Long before solid state drives, USB sticks, and even CDs and DVDs, the computer world was ruled. Many people living today have never used floppy disks at all. Now floppy disks have almost completely disappeared, but are still used in some specific areas.
Tom Persky, founder of floppydisk.com , regularly repairs, recycles, and sells floppy disks to anyone who wants access to the technology. The site itself is made in the spirit of the 1990s and early 2000s.
Persky wrote a book about his work, where, among other things, he talks about the regular customers of his service. Large batches of floppy disks are bought by industrial companies. Tom explains it this way:
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“Imagine it’s 1990 and you’re building a big industrial ‘machine’. You are designing it for 50 years and want to use the best technology available.”
An important client of floppydisk is medicine, which uses expensive and technologically outdated, but fully functional equipment. Among all the customers, Tom highlights the airlines:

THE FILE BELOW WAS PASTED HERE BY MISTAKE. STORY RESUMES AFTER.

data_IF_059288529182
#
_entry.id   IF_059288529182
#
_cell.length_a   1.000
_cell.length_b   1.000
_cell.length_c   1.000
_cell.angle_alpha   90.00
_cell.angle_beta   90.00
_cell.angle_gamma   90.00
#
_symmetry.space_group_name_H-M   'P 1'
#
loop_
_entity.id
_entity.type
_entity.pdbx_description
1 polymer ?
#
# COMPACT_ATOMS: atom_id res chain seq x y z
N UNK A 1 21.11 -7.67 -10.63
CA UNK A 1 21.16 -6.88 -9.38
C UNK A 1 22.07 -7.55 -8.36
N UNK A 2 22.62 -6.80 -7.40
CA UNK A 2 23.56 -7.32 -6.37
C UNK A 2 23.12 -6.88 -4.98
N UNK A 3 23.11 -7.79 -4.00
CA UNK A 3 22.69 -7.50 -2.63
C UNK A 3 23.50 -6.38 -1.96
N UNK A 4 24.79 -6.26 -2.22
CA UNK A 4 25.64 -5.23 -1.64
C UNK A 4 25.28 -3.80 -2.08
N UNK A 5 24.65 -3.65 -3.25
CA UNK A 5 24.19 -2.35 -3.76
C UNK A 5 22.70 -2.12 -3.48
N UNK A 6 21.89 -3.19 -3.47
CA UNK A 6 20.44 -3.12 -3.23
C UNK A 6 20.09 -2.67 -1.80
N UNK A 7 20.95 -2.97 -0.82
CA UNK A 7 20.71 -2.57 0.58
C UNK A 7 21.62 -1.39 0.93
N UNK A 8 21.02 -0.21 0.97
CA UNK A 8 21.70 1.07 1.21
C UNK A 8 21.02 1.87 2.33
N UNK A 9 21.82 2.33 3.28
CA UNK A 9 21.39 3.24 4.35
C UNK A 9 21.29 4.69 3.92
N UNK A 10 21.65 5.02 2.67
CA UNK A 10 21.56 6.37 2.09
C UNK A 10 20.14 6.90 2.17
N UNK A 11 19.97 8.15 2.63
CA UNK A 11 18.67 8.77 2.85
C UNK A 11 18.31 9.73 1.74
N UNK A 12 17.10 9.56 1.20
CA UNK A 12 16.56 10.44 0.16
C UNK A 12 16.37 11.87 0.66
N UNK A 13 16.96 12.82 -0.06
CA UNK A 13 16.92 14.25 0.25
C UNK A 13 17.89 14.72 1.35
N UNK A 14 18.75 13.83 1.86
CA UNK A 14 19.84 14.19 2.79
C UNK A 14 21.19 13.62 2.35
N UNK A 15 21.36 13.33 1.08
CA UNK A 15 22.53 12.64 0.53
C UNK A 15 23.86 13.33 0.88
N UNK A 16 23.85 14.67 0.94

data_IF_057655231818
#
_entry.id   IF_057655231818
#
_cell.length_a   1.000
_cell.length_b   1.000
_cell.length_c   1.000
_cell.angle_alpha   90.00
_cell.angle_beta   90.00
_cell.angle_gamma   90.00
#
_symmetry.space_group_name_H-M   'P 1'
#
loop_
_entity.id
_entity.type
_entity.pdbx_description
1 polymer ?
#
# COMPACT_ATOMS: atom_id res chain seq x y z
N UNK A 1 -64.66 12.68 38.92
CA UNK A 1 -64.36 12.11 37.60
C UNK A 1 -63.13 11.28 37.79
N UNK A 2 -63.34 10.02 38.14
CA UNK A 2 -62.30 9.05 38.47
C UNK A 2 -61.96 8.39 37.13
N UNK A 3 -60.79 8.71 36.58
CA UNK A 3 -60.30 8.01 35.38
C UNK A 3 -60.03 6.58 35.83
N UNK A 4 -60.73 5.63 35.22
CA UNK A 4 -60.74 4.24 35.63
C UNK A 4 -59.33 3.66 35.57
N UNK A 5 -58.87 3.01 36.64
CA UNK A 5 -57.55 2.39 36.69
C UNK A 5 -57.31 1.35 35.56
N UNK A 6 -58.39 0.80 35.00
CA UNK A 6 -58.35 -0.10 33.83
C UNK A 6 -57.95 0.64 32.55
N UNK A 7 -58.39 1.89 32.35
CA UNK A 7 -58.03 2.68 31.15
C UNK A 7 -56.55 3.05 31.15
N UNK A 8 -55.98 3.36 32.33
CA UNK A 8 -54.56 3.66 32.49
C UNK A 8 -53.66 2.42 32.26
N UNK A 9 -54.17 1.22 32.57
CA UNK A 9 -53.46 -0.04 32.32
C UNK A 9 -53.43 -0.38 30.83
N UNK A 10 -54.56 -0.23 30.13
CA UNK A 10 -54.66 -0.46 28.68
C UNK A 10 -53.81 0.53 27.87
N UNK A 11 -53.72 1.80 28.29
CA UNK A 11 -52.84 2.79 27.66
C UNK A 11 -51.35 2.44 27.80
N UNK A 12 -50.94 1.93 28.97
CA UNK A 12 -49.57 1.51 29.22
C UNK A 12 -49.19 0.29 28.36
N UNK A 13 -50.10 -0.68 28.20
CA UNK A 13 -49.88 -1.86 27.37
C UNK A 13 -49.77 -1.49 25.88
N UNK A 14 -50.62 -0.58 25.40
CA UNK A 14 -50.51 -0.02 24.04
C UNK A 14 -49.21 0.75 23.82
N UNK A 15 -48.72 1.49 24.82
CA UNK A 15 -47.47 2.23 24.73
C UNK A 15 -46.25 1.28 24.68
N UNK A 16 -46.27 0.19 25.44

“Half the air fleet in the world today is over 20 years old and still uses floppy disks. It’s a huge consumer.”
However, sooner or later this situation will change. Some are already passing laws to get rid of obsolete media and devices. Japan’s digital minister recently declared war on floppy disks – the state will introduce regulations requiring businesses to abandon floppy disks and CDs and switch to modern digital forms of data storage and transmission.
Source: tech spot